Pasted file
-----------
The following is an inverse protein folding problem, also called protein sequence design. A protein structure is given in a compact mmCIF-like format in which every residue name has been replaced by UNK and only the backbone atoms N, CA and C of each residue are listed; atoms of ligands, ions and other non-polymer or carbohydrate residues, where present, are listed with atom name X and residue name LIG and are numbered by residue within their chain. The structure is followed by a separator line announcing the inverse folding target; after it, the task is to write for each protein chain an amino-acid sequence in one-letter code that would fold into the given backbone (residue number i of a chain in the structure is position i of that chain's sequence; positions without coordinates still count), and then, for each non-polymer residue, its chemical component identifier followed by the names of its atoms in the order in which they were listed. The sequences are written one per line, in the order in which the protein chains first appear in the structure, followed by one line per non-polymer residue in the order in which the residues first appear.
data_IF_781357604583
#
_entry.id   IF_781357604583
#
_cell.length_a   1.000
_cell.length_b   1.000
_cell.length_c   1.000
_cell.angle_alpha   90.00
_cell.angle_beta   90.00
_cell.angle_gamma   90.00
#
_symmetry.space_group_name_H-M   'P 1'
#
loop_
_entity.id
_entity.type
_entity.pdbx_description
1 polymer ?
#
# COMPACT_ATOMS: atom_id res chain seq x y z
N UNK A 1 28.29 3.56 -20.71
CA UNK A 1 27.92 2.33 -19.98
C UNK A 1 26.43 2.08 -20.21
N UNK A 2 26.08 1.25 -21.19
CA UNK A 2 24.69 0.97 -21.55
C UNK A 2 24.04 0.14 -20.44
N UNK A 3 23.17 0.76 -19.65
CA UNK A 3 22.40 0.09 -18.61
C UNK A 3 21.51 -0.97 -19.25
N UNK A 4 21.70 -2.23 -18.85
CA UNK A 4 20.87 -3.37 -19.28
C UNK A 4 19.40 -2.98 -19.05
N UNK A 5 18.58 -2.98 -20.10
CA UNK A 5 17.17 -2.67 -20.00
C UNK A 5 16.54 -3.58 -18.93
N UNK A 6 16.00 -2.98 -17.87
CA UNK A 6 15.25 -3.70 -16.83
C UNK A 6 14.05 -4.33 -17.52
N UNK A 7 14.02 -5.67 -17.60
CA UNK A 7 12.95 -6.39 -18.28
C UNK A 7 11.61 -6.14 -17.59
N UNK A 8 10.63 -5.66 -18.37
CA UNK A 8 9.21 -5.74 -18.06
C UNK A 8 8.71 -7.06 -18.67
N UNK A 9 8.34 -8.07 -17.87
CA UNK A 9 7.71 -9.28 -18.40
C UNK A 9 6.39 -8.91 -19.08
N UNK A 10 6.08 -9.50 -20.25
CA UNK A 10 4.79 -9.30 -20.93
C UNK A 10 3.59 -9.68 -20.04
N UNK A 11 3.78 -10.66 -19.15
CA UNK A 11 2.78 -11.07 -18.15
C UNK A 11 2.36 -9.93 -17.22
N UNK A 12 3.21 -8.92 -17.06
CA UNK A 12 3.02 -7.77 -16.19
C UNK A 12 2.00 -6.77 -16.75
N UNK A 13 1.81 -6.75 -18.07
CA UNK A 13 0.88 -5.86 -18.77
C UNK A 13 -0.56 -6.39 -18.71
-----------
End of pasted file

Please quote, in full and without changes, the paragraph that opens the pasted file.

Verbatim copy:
The following is an inverse protein folding problem, also called protein sequence design. A protein structure is given in a compact mmCIF-like format in which every residue name has been replaced by UNK and only the backbone atoms N, CA and C of each residue are listed; atoms of ligands, ions and other non-polymer or carbohydrate residues, where present, are listed with atom name X and residue name LIG and are numbered by residue within their chain. The structure is followed by a separator line announcing the inverse folding target; after it, the task is to write for each protein chain an amino-acid sequence in one-letter code that would fold into the given backbone (residue number i of a chain in the structure is position i of that chain's sequence; positions without coordinates still count), and then, for each non-polymer residue, its chemical component identifier followed by the names of its atoms in the order in which they were listed. The sequences are written one per line, in the order in which the protein chains first appear in the structure, followed by one line per non-polymer residue in the order in which the residues first appear.